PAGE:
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Wizard Magazine Closes*

Posted on 01.28.2011 at 16:15

Depending on which circles you travel in on this crazy info superhighway, you may already have heard that Wizard: The Magazine of Comics, Entertainment and Pop Culture has ceased publication. Like the writer of this article, I’m sadder about this in the abstract than hard fact. I haven’t picked up an issue of the magazine in years. I follow only a handful of comic books now and, curious as I am, I realize have only so much time for the various interests in my life. I can’t muster much energy for comics as a whole anymore.

And yet. As it did for the writer at Omega Level, Wizard represented for me a time of comic book greatness. I got into comics back in the early ’90s. I stopped reading when storylines like Spider-Man’s “Clone Saga” and Onslaught in the X-titles estranged me. Too much confusion, too much change just for its own sake.

A cousin had a subscription to Wizard. Paging through it, I discovered the Thunderbolts, which brought me back to comics and got me reading Wizard regularly. In its pages I learned about the Ultimates universe, Kevin Smith’s budding career as a comics writer, and so many other pop culture tidbits, I’d be unable to count them all. Wizard was sometimes sophomoric, but, even as the Internet went mainstream, the magazine remained a reliable source for comics news and, frankly, cool stuff.

Now, the magazine is going online, which makes sense in this economy and as print increasingly moves to digital. For me, understanding it doesn’t make it easier to accept. Thank you and farewell, Wizard. I wave a polybag in your honor.

* Y’know, it’s not nearly as fun writing titles that are accurate but less splashy.


hallion! of the antarctic
liadaine at 2011-01-28 22:36 (UTC) ()
There is no like button on Livejournal!

But, yes, I do agree with you. I don't remember the last time I picked up a Wizard mag, but I'd say it was early 90s, or whenever the comic book store at the local mall called it quits. I never looked at a Wizard since. I think mostly I used a Wizard for the pages of comic book and trading card prices. I don't recall ever reading it.

The appeal of comic books were lost on me, like you said with the bizarre storylines and change for the sake of change. Mostly I think it was the art that attracted me. OMG JIM LEE! Then to Andy Kubert which was meh compared to Jim Lee, and then to the next guy they went to after that who was simply dreadful. No doubt the storylines of the X-Men were confuzzling at that time too, but when the artwork died, I stopped reading. I had never been that into Spider-Man; I liked the Venom spinoff. For some reason my brother never got into DC comics, so I never did either. When Jim Lee went to Image, my brother and I followed for maybe a year. It wasn't the same. What we were wanting out of the comic books they were no longer providing. They just weren't meaty enough.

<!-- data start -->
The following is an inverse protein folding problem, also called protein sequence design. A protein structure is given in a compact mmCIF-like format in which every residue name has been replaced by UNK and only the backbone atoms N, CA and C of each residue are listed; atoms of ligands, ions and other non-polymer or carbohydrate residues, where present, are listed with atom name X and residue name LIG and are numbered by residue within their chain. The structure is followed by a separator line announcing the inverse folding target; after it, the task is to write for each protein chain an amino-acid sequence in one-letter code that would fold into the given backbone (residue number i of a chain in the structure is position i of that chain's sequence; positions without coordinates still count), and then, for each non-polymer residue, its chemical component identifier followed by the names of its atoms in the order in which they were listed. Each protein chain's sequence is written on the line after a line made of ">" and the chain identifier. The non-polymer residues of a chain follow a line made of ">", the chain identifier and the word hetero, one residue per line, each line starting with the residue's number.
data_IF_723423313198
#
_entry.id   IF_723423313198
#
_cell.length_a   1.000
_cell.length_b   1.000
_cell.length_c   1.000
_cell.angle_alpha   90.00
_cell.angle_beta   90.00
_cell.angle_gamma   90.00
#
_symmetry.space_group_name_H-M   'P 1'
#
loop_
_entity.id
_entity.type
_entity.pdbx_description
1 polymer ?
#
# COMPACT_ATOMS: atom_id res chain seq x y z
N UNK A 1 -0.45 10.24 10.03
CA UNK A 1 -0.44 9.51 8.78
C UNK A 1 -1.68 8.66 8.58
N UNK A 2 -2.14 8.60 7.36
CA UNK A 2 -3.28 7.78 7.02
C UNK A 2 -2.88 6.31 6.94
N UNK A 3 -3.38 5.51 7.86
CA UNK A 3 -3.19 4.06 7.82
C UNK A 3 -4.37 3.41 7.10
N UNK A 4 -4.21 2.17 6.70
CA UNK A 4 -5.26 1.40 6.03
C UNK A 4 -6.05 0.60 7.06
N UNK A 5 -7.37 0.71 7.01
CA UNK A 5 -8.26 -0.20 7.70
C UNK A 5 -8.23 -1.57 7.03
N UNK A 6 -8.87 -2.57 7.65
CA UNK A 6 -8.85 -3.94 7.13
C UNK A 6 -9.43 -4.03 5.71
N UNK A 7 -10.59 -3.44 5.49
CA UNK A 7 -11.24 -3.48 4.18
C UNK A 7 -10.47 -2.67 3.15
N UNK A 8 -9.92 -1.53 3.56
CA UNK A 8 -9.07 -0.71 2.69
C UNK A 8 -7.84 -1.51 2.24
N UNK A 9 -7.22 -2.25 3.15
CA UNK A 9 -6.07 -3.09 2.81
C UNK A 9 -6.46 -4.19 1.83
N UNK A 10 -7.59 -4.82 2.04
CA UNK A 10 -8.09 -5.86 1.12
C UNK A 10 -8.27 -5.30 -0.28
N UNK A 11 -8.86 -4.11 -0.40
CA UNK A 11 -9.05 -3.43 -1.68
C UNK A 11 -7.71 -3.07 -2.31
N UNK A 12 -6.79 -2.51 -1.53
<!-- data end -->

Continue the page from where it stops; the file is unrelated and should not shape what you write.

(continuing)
Last week my curiosity got the best of me and I spent hours on Wikipedia reading about the X-Men characters and how they've retconned so many storylines that it's impossible to get a warm nostalgic feeling. Now with the death of Johnny Storm of the Fantastic Four in issue #587, it makes me simply not care about comics of any shape or form.

Is that apathy for the comic world part of the reason why Wizard goes digital? With the massive success of comic and nerd conventions and people being glued to their smartphones, should it be relegated to something you can access with the flick of a finger? You go to conventions for the physical -- you want to pick up a copy of your favorite comic book, maybe you want to get it signed. It's all tangible.

It's like the popularity of e-readers. They are a fantastic idea, and you can have thousands of books in one spot as opposed to carrying around the real thing in limited, bulky quantities. Yaay technology! I hope I never get an e-reader. I feel satisfied when i close the back cover of a book and sit it down, rather than pressing a button to turn off my book or instantly start on a new one (something you also mentioned about reading short story collections).

I haven't really fleshed out this argument/discussion/reflection well enough for my liking because it feels like an enormous tangent. Wizard goes digital, comic books and magazines are still printed, having the real object in my hands feels so much better than staring at a backlit piece of plastic, fire bad, tree pretty.

iamrazorwing at 2011-02-07 16:35 (UTC) ()
I'm glad there's not a "like" button on LJ. Otherwise, I wouldn't have gotten all that insight. Thank you. :D

You bring up a really interesting point about e-readers. I can understand why Wizard's going digital. I don't like it, but it makes sense--the print medium continues to have economic problems. Why not cut costs? I wonder if comics will ever go the same route. I'm skeptical. Because besides just being a thing to read, comics are also collectible. They accrue value. Can the same thing be said of a file, one that can theoretically be copied at will? Hmm.

And maybe the world of comics *has* changed a lot since I was a part of it. Geek culture has certainly spread. Conventions are going mainstream. Superhero movies are bringing in loads of money, besides being--on the whole--of much greater quality than they once were. Maybe it's telling that Wizard expanded its focus to more of pop culture, beyond comics and its associated fandoms. Maybe it's always been that way and I just never noticed.

I guess things change, and we can either resist that or adapt.
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